by James A. Bacon
Anna Julia Cooper School was founded as a private, nonprofit middle school in 2009 in Richmond’s poverty-ridden East End. The first-year enrollment in the middle school was 29 students. The founders offered a proposition to students’ families: the school would charge no tuition, but parents had to be committed to the program, which made greater demands and set higher expectations than the city’s public schools.
“In the early days, we had to knock on doors and say, hey, we have a school here,” recalls Laura McGowan, director of development and communications. But it didn’t take long for parents to see the value. Anna Julia Cooper School added an elementary school, the student body has expanded to 176, and now there is a waiting list.
The school has widespread charitable support in the Richmond community, including from churches in the Episcopal diocese. But critical to its expansion, says McGowan, has been a state tax credit, the Education Improvement Scholarship Tax Credit (EISTC), which gives philanthropists a credit on their state taxes equivalent to 65% of their donation. For years the program has been capped at $25 million.
“We like to think that people are donating to the school because they believe in our cause, and the tax credit is an added bonus,” says McGowan. “They go, wow, I can give you more money.”
In the current fiscal year, the EISTC has generated more than $15 million tax credits, which in turn are associated with more than $20 million in contributions. But the deal announced by state House and Senate budget conferees would cap the program at $12 million. Millions of dollars in credits and scholarships will be lost.
McGowan and other members of the Virginia Parents Coalition, which was formed in early 2020 to provide political backing for the program, are urging Governor Glenn Youngkin to reject the cuts, although negotiating changes so late in the budgetary process will be exceedingly difficult.
“The tax-credit deal came as a surprise,” says McGowan. There have been threats to the program in the past. For example, Delegate David Bulova, D-Fairfax, submitted a bill a few years ago to repeal the program, but pulled it back in the face of intense opposition. The budget deliberations were conducted almost entirely out of the public eye, so it is not known who was behind the cuts this time or what their reasoning was.
According to the Virginia Department of Education (VDOE), 38 department-approved scholarship foundations across Virginia dispensed 4,674 scholarships in fiscal 2021. Tax credits totaling $556,000 benefiting 137 scholarships were issued through the Anna Julia Cooper Scholarship Foundation. The largest scholarship fund, the McMahon-Parater foundation, tapped credits worth $3.2 million to provide 1,210 scholarships. (See the full list here.)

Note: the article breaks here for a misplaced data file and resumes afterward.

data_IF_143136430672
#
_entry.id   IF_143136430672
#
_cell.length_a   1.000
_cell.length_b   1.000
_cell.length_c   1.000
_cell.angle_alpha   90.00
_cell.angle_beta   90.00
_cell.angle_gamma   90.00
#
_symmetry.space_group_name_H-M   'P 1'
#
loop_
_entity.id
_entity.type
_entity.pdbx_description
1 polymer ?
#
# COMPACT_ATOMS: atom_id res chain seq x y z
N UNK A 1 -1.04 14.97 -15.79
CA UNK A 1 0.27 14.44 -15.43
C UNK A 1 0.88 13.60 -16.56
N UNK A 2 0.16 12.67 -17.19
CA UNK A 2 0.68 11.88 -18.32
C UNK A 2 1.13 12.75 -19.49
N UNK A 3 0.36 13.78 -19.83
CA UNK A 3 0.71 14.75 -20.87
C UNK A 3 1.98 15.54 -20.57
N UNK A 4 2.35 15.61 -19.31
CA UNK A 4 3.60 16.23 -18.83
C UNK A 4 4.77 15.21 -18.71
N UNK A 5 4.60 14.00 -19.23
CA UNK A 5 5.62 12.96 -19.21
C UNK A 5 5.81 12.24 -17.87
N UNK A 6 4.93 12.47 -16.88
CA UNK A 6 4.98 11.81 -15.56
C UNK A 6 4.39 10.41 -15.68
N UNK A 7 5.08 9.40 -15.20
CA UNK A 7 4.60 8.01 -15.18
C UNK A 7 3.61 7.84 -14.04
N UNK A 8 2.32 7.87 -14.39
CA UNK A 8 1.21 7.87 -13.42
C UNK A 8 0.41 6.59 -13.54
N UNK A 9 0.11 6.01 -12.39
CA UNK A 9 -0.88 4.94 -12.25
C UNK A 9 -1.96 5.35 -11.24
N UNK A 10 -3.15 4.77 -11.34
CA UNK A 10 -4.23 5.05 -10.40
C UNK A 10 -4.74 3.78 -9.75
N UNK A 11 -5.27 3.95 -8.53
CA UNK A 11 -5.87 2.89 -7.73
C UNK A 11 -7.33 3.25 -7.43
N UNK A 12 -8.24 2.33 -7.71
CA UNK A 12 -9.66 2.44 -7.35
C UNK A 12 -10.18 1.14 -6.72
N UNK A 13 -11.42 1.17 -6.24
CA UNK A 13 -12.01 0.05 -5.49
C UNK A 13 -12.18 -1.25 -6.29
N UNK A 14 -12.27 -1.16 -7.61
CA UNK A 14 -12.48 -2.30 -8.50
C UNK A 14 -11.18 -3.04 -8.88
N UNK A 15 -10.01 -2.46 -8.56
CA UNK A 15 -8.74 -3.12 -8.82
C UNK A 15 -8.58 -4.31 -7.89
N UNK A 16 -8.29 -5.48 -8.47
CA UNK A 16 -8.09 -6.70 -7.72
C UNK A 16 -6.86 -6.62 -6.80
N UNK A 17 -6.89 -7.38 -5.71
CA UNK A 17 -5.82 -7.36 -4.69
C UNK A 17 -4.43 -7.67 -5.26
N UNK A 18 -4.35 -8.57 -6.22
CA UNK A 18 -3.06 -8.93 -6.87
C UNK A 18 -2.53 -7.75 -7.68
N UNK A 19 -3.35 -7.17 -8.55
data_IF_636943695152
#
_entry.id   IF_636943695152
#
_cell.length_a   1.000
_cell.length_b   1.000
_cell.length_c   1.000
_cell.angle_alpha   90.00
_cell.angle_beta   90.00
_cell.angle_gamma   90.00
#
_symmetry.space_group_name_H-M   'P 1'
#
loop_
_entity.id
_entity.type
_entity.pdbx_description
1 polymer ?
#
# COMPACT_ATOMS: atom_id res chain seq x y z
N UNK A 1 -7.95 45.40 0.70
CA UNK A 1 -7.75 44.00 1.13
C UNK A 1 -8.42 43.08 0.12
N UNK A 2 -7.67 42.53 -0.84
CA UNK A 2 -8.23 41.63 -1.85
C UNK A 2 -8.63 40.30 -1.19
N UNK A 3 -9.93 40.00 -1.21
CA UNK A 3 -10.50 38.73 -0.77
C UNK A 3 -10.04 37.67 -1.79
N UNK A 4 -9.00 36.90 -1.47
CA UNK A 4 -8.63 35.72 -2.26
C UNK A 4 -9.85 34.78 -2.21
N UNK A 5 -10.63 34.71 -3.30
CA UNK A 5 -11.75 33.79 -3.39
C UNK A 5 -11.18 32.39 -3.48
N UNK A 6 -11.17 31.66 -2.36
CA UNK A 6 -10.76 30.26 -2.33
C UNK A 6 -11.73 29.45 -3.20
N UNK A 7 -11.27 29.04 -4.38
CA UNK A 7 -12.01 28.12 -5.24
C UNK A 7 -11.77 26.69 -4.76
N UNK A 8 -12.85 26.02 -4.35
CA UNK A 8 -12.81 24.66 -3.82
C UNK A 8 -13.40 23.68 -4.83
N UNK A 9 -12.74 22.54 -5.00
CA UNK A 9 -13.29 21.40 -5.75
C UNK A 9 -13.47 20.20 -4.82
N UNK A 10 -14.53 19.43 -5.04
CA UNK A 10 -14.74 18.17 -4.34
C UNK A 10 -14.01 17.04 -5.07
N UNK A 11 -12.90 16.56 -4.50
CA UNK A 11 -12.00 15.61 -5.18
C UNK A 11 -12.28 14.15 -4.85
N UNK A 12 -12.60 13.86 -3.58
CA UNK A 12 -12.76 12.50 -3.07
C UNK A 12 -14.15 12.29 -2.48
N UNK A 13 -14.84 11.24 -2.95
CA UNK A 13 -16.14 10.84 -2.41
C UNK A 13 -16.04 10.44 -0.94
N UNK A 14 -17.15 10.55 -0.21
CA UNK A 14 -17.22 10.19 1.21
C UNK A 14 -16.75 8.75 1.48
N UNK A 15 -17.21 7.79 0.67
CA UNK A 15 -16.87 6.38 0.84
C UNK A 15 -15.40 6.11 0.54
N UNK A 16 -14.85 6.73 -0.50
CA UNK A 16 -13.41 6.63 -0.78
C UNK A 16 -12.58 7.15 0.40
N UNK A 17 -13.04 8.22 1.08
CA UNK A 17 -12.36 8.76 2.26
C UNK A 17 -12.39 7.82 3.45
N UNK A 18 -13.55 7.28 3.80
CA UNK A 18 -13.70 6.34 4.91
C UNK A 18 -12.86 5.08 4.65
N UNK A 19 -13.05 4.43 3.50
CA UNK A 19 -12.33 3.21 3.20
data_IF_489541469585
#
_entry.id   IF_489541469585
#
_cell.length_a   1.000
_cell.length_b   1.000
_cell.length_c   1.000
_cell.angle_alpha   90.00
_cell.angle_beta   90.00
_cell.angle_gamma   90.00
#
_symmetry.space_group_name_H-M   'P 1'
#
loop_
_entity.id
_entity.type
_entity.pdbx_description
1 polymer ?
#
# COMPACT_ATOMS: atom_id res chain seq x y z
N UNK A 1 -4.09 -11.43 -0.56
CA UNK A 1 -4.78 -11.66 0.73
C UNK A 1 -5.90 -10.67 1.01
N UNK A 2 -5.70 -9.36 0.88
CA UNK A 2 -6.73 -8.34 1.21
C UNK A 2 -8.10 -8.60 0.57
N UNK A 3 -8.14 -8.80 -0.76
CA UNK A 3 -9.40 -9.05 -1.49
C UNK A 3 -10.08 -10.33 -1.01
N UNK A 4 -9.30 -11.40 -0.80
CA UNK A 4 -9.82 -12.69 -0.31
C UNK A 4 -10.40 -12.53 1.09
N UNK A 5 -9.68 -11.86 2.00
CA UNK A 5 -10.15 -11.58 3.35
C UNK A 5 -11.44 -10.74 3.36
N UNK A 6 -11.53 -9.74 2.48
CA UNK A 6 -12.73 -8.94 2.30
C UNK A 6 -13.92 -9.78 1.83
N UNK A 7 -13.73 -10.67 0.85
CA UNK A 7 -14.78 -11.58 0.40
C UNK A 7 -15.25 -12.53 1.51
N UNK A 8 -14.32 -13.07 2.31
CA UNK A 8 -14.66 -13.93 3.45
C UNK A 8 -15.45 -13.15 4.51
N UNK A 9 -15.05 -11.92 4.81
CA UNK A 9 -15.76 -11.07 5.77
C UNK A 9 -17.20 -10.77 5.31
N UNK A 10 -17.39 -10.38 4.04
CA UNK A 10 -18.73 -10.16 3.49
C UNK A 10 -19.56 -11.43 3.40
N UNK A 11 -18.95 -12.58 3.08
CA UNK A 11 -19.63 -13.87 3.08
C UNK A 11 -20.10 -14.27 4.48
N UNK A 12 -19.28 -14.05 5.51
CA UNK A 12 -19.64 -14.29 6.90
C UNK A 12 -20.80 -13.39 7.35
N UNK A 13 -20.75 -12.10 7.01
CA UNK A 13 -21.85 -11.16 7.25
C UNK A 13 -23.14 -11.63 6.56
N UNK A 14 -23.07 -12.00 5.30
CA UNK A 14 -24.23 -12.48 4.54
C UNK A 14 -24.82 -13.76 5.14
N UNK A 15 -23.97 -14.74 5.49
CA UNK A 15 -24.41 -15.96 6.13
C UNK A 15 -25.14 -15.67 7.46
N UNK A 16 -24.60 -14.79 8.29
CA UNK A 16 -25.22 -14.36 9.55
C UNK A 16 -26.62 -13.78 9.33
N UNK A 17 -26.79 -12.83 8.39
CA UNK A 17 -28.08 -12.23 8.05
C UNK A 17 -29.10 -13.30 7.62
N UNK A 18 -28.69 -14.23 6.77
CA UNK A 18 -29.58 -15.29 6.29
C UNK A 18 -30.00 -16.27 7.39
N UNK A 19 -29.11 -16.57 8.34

The scholarship is strictly limited to children from lower-income families. It does not benefit middle-class or professional-class kids.
“The East End (of Richmond) has a high concentration of public housing communities, and poverty, and we’re in the center of that,” says McGowan. “All students are from low-income families. We take at least 75% of them from the public housing community. These are the most at-risk students one can think of. They come from troubled homes. The projects are a rough place to live. There is violence. The kids deal with all kinds of trauma.”
Besides providing an ambitious academic education, the school addresses the children’s emotional well being through counseling and mental health services.
A standard argument against school-choice programs is that they divert resources from public schools that badly need them, and that there is no evidence that they do a better job of educating students than the public schools they compete with. If graduates of these schools fare better, critics say, it’s because they skim the cream of the most motivated families.
I asked McGowan if Anna Julia Cooper has any metrics demonstrating the value of the education the school provides. She pointed to the success in placing its middle-school graduates in top private high schools across the city, where they continue to receive scholarships from the tax-credit program. “The majority of our students end up in private school” such as Collegiate, St. Christopher’s, St. Catherine’s, Steward, and Trinity, and also the Catholic Christo Rey academy, she says. From there, many go on to college.
McGowan didn’t say this, but I will: the chance of kids graduating from Richmond middle schools getting accepted by elite college-preparatory academies are just about zero. According to VDOE data, only 33.5% of economically disadvantaged students in Richmond public schools passed their English reading Standards of Learning Exam in 2020-21. Only 17.5% passed their math SOL. The percentage scoring “advanced” — which one would expect of a student on a college-bound track — was 4.5% and 2.7% respectively. That is criminally low.
Anna Julia Cooper provides a proven way for bright, motivated students in the inner city to escape the dysfunctional disaster of the Richmond Public School system and get on a college-career path. By undermining the finances of Anna Julia Cooper and other schools like it, the budget reconciliation deals a huge blow to upward mobility for poor kids in Virginia.